Used Scanner Found with Thousands of Stored Check Images

The Canon document scanner could have been a gold mine for identity thieves

2 min read
Used Scanner Found with Thousands of Stored Check Images

Regular readers may recall that in December I blogged about copier, printer and multifunction device security. In an interview, Dennis Amorosano, a senior director of Canon USA, argued that commercial and government organizations routinely neglect to secure such devices. Another story surfaced last weekend that reemphasized his point.

According to The Hook, a Charlottesville, Virginia newspaper, an employee at the University of Virginia Claude Moore Health Sciences Library bought a surplus Canon document scanner (CD-4050N) on eBay for $500. He wanted to use it for some archival work.

However, this person quickly discovered that the scanner's drive had not been wiped clean, and that it contained images of thousands of personal and business checks, one as large $500,000. A Canon brochure on the scanner says that its local disk drive can hold up to 20,000 pages of material which "...are easily retrieved on a local or remote PC."

As it turns out, that the scanner had previously belonged to North Carolina State University  where it "had been used in the University cashier's office to copy and endorse incoming checks from June 2004 until April 2006."

I wonder what a skilled (or even not so skilled)  identity thief could do if you gave them a copy of a personal or business check with name, address, a signature, in some cases a social security number or telephone number and, of course, detailed bank account information as starting material.

In this case, the scanner-buyer returned it to NC State, which is now in the process of notifying those persons and organizations that had their checks and other documents scanned on the copier. NC State told the Hook that its "staff followed the surplus protocol at the time before it was understood that copiers and this kind of scanner held information in its memory."

NC State didn't indicate whether it was also trying to discover if any other document scanners it sold as surplus might also have followed the same surplus protocol.

By the way, if you Google "Canon CD-4050N," you will quickly find many on eBay or Craigslist clearly listed for sale as a "used check/document scanner." I wonder: How many of those also contain thousands of check images on their hard drives?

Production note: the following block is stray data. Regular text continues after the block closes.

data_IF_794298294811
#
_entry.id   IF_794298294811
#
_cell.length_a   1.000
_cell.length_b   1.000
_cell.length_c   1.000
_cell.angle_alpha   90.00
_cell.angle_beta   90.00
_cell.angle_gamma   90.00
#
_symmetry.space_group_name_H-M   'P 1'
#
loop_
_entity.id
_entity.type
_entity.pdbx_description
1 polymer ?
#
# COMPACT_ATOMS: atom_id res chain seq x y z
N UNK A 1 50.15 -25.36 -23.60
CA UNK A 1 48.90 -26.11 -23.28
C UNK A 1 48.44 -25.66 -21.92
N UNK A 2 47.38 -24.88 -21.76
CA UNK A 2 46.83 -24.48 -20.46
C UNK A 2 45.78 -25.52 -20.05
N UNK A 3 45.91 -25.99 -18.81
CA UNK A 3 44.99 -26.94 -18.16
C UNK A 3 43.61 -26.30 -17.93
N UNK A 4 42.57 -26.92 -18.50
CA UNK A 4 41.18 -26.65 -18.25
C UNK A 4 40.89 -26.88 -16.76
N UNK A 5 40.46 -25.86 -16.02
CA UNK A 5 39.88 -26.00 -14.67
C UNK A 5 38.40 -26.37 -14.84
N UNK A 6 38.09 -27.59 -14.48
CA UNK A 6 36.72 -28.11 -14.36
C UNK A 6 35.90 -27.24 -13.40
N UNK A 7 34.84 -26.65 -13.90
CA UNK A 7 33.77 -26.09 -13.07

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How the FCC Settles Radio-Spectrum Turf Wars

Remember the 5G-airport controversy? Here’s how such disputes play out

11 min read
This photo shows a man in the basket of a cherry picker working on an antenna as an airliner passes overhead.

The airline and cellular-phone industries have been at loggerheads over the possibility that 5G transmissions from antennas such as this one, located at Los Angeles International Airport, could interfere with the radar altimeters used in aircraft.

Patrick T. Fallon/AFP/Getty Images

You’ve no doubt seen the scary headlines: Will 5G Cause Planes to Crash? They appeared late last year, after the U.S. Federal Aviation Administration warned that new 5G services from AT&T and Verizon might interfere with the radar altimeters that airplane pilots rely on to land safely. Not true, said AT&T and Verizon, with the backing of the U.S. Federal Communications Commission, which had authorized 5G. The altimeters are safe, they maintained. Air travelers didn’t know what to believe.

Another recent FCC decision had also created a controversy about public safety: okaying Wi-Fi devices in a 6-gigahertz frequency band long used by point-to-point microwave systems to carry safety-critical data. The microwave operators predicted that the Wi-Fi devices would disrupt their systems; the Wi-Fi interests insisted they would not. (As an attorney, I represented a microwave-industry group in the ensuing legal dispute.)

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